Today I am republishing one of my long lost classic essays, “Who Will Decide Which Pedigree Model You Will Invest In?“. This essay was first published on November 15, 2010 but was removed from public view in December of that year. Next week I will republish the second long lost essay, “Standards and Guidance For U.S. Pharma Supply Chain Technology“, originally published on November 22, 2010. Both of these essay contain my thoughts on how the industry will eventually resolve the current confusion over which approach to ePedigree everyone in the U.S. supply chain should take. Check them out and see if Continue reading Return Of Two Classics
[This essay is one of two long lost essays that have now been restored on RxTrace. It was originally published on November 15, 2010. See “Return Of Two Classics” for an explanation.]
In one of my most widely read essays, “RFID is DEAD…At Unit-Level in Pharma”, I pointed out that the choice of serial number carrier technology to be used for compliance with the California Pedigree Law would be decided solely by the pharmaceutical manufacturers. I pointed out that most of them would end up choosing 2D barcodes because their ongoing costs for Radio Frequency IDentification (RFID) would be too high.
Since the law doesn’t specify a carrier technology, and because the manufacturers will foot the bill for whatever technology is used, naturally, they get to lead the supply chain in that choice. If you don’t like what they are choosing, then please, step up and pay them to put your preferred carrier technology on their packages. I’m sure the manufacturer’s would put whatever you want to pay for on their packages as long as it would comply with the law.
But what about the pedigree model that the supply chain will use for compliance? Can we apply similar logic to determine who will get to choose the technology that defines what a compliant pedigree is? Yes we can! And here it is. Continue reading Who Will Decide Which Pedigree Model You Will Invest In?
I haven’t had cancer yet, but according to the American Cancer Society there is a 45% chance that I will contract some form of it before the end of my life. The same goes for you if you are a male. For women, the statistics aren’t quite so bad. You have “only” a 38% chance of contracting cancer before the end of your life.
On the other hand, the Mayo Clinic encourages us to view these statistics very carefully.
“Just because studies have found that men have a nearly 50 percent chance of developing cancer in their lifetimes doesn’t mean that your risk, if you’re a man, is 50 percent. Your individual risk is based on many different factors, such as your age and habits, your family history of cancer, and the environment in which you live.”
Well said. I would add that it also greatly depends on if you, or someone close to you, uses tobacco or not. The point is, some of us have a much lower risk of developing cancer and others have a much higher risk than these averages indicate.
For many people, looking at their family history regarding cancer can be scary, but it is the first step Continue reading The Good News About Cancer Treatments
After a month of intensive preparations I can now finally announce that I will leave my current employer on July 27, 2012, and on the following Monday I will open the books on Dirk Rodgers Consulting, LLC. As many of you know, I have filled the role of Sr. Consultant in an full-time internal position at my employer for the last 3 1/2 years. I will now be able to help clients navigate the same intersection between the pharmaceutical supply chain, track and trace technology, standards and regulatory compliance that I have written about for the last three years.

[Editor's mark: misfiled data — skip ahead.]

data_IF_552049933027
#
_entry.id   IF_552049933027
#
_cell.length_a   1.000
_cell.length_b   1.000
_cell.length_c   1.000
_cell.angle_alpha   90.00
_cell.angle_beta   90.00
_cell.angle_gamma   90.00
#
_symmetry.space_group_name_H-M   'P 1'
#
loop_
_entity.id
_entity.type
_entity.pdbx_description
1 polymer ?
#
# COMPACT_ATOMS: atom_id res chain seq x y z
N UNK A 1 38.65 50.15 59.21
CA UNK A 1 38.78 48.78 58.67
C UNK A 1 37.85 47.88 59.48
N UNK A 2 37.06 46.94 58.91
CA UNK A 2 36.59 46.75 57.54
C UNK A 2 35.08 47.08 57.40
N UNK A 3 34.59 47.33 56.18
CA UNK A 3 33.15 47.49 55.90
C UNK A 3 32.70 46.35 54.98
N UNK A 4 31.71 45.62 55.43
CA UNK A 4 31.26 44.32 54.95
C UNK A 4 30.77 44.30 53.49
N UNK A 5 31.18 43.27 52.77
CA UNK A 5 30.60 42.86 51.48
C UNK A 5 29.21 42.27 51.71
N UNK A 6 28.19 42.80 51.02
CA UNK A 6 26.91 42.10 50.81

Over those three years I have been approached by a number of companies who were looking for quality help with their special problems in this realm but I was forced to turn them down or refer them to other consultants because I already had a full time job. From now on I will be able to offer my own expertise instead.
I have pulled together a new website to market my services at www.DirkRodgers.com. So far it is pretty minimal but through the fall I intend to expand the information it contains and establish more formal offerings. If you know of someone in need of help with knowledge and strategy in the areas I write about, please refer them to either RxTrace.com or DirkRodgers.com.
SO NOW WHAT BECOMES OF RxTRACE?
The creation of Continue reading Announcing, Dirk Rodgers Consulting, LLC
I published my first essay on RxTrace three years ago on July 4, 2009 (see “Welcome to rxTrace”). It took just two days after that first essay became visible on the internet before people were finding it through search engines and Google Alerts, a remarkable feature of self-publishing. Since then I have published over a hundred essays on a wide range of topics exploring the intersection between the pharmaceutical supply chain, track and trace technology, standards and regulatory compliance.
This past year the number of people reading RxTrace regularly have more than doubled (see “The Abrupt Surge of Interest in Serialization and ePedigree Topics”). That is a reflection of the steady march of time toward the effective dates of the California Pedigree law and other serialization mandates around the world, but it is also, I hope, a reflection of the type of writing about these subjects and perspectives that you can’t find anywhere else.
This year the most popular essay was “How Counterfeit Avastin Penetrated the U.S. Supply Chain”, which is the first essay to Continue reading Three Years of Heat and Light